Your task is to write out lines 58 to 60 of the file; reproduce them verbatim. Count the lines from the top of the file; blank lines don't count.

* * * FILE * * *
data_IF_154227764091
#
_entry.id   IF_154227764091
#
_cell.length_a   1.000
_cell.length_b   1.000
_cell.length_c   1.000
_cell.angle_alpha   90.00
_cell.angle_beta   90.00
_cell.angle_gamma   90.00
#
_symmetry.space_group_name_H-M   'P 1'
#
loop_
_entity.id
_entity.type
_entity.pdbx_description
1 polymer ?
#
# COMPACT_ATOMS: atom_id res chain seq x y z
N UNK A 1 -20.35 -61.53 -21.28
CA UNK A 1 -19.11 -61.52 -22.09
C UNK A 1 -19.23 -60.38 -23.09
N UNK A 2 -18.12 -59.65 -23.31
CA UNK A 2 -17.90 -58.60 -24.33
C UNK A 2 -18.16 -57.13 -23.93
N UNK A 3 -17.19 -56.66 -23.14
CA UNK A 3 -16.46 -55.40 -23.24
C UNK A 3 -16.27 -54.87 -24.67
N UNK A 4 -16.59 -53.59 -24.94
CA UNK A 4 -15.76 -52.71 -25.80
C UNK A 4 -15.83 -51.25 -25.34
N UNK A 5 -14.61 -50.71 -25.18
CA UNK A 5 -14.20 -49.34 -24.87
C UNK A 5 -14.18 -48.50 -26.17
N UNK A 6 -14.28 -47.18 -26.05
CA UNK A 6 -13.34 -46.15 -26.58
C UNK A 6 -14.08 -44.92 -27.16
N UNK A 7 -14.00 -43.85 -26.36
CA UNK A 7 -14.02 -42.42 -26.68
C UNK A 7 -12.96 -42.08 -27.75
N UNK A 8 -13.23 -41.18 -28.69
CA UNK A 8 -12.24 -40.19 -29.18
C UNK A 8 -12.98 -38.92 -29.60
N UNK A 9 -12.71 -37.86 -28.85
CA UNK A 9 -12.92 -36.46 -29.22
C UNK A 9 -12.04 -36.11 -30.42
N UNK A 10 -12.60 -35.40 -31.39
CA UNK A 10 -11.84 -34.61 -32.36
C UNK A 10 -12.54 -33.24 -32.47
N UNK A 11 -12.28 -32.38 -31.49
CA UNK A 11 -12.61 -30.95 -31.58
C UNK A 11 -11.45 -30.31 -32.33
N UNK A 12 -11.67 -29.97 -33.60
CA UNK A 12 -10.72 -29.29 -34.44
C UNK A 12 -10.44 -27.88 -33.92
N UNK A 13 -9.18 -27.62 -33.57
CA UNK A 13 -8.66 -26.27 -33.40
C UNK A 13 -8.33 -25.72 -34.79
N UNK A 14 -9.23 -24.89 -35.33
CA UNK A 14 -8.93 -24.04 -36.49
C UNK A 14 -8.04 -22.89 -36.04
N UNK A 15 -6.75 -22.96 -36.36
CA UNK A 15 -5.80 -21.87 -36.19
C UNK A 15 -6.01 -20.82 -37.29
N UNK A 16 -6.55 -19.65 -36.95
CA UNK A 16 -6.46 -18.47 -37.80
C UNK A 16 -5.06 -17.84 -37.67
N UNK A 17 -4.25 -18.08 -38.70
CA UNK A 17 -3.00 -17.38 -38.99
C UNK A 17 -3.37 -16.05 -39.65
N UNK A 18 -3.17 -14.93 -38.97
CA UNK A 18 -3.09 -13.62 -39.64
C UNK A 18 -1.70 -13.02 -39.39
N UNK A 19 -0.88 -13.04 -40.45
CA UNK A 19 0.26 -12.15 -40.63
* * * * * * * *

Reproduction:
CA UNK A 13 -8.66 -26.27 -33.40
C UNK A 13 -8.33 -25.72 -34.79
N UNK A 14 -9.23 -24.89 -35.33